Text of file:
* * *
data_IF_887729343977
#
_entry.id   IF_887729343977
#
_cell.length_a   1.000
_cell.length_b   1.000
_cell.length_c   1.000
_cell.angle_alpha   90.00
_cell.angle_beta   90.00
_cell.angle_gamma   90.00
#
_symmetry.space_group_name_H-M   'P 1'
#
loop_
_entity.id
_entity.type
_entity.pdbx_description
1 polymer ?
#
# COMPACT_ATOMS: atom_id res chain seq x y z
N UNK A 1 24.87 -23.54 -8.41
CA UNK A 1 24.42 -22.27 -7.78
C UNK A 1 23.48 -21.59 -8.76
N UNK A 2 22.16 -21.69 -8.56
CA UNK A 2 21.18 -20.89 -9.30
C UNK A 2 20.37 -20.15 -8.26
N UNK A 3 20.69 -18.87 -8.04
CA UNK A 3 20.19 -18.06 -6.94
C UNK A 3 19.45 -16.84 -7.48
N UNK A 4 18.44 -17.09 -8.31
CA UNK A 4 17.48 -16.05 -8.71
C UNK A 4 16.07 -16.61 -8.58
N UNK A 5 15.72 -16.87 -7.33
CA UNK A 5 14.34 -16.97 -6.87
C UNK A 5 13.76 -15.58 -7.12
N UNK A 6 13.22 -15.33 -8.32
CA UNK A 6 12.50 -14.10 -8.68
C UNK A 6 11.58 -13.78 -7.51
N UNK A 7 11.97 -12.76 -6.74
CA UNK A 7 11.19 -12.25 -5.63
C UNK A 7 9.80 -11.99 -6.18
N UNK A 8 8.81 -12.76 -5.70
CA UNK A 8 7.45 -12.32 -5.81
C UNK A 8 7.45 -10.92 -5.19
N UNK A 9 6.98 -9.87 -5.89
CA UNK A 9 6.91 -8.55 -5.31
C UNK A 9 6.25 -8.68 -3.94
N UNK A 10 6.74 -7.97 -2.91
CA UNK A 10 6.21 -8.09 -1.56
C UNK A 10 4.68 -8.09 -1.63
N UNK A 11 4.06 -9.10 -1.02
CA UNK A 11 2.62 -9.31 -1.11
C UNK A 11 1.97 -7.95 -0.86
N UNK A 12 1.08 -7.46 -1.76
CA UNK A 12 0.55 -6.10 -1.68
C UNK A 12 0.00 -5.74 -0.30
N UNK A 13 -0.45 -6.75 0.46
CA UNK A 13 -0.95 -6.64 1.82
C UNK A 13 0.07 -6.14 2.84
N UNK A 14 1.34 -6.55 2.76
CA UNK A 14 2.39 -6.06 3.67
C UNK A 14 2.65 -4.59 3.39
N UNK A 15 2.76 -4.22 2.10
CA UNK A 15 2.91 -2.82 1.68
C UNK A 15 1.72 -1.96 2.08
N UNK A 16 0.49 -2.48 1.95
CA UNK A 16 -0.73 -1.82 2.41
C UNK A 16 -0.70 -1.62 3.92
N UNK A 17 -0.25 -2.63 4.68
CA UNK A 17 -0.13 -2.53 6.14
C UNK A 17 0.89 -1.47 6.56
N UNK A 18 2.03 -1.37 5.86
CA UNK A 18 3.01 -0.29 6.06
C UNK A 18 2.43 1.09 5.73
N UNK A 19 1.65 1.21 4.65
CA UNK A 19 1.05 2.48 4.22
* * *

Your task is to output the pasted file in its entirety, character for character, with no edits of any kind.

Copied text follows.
data_IF_887729343977
#
_entry.id   IF_887729343977
#
_cell.length_a   1.000
_cell.length_b   1.000
_cell.length_c   1.000
_cell.angle_alpha   90.00
_cell.angle_beta   90.00
_cell.angle_gamma   90.00
#
_symmetry.space_group_name_H-M   'P 1'
#
loop_
_entity.id
_entity.type
_entity.pdbx_description
1 polymer ?
#
# COMPACT_ATOMS: atom_id res chain seq x y z
N UNK A 1 24.87 -23.54 -8.41
CA UNK A 1 24.42 -22.27 -7.78
C UNK A 1 23.48 -21.59 -8.76
N UNK A 2 22.16 -21.69 -8.56
CA UNK A 2 21.18 -20.89 -9.30
C UNK A 2 20.37 -20.15 -8.26
N UNK A 3 20.69 -18.87 -8.04
CA UNK A 3 20.19 -18.06 -6.94
C UNK A 3 19.45 -16.84 -7.48
N UNK A 4 18.44 -17.09 -8.31
CA UNK A 4 17.48 -16.05 -8.71
C UNK A 4 16.07 -16.61 -8.58
N UNK A 5 15.72 -16.87 -7.33
CA UNK A 5 14.34 -16.97 -6.87
C UNK A 5 13.76 -15.58 -7.12
N UNK A 6 13.22 -15.33 -8.32
CA UNK A 6 12.50 -14.10 -8.68
C UNK A 6 11.58 -13.78 -7.51
N UNK A 7 11.97 -12.76 -6.74
CA UNK A 7 11.19 -12.25 -5.63
C UNK A 7 9.80 -11.99 -6.18
N UNK A 8 8.81 -12.76 -5.70
CA UNK A 8 7.45 -12.32 -5.81
C UNK A 8 7.45 -10.92 -5.19
N UNK A 9 6.98 -9.87 -5.89
CA UNK A 9 6.91 -8.55 -5.31
C UNK A 9 6.25 -8.68 -3.94
N UNK A 10 6.74 -7.97 -2.91
CA UNK A 10 6.21 -8.09 -1.56
C UNK A 10 4.68 -8.09 -1.63
N UNK A 11 4.06 -9.10 -1.02
CA UNK A 11 2.62 -9.31 -1.11
C UNK A 11 1.97 -7.95 -0.86
N UNK A 12 1.08 -7.46 -1.76
CA UNK A 12 0.55 -6.10 -1.68
C UNK A 12 0.00 -5.74 -0.30
N UNK A 13 -0.45 -6.75 0.46
CA UNK A 13 -0.95 -6.64 1.82
C UNK A 13 0.07 -6.14 2.84
N UNK A 14 1.34 -6.55 2.76
CA UNK A 14 2.39 -6.06 3.67
C UNK A 14 2.65 -4.59 3.39
N UNK A 15 2.76 -4.22 2.10
CA UNK A 15 2.91 -2.82 1.68
C UNK A 15 1.72 -1.96 2.08
N UNK A 16 0.49 -2.48 1.95
CA UNK A 16 -0.73 -1.82 2.41
C UNK A 16 -0.70 -1.62 3.92
N UNK A 17 -0.25 -2.63 4.68
CA UNK A 17 -0.13 -2.53 6.14
C UNK A 17 0.89 -1.47 6.56
N UNK A 18 2.03 -1.37 5.86
CA UNK A 18 3.01 -0.29 6.06
C UNK A 18 2.43 1.09 5.73
N UNK A 19 1.65 1.21 4.65
CA UNK A 19 1.05 2.48 4.22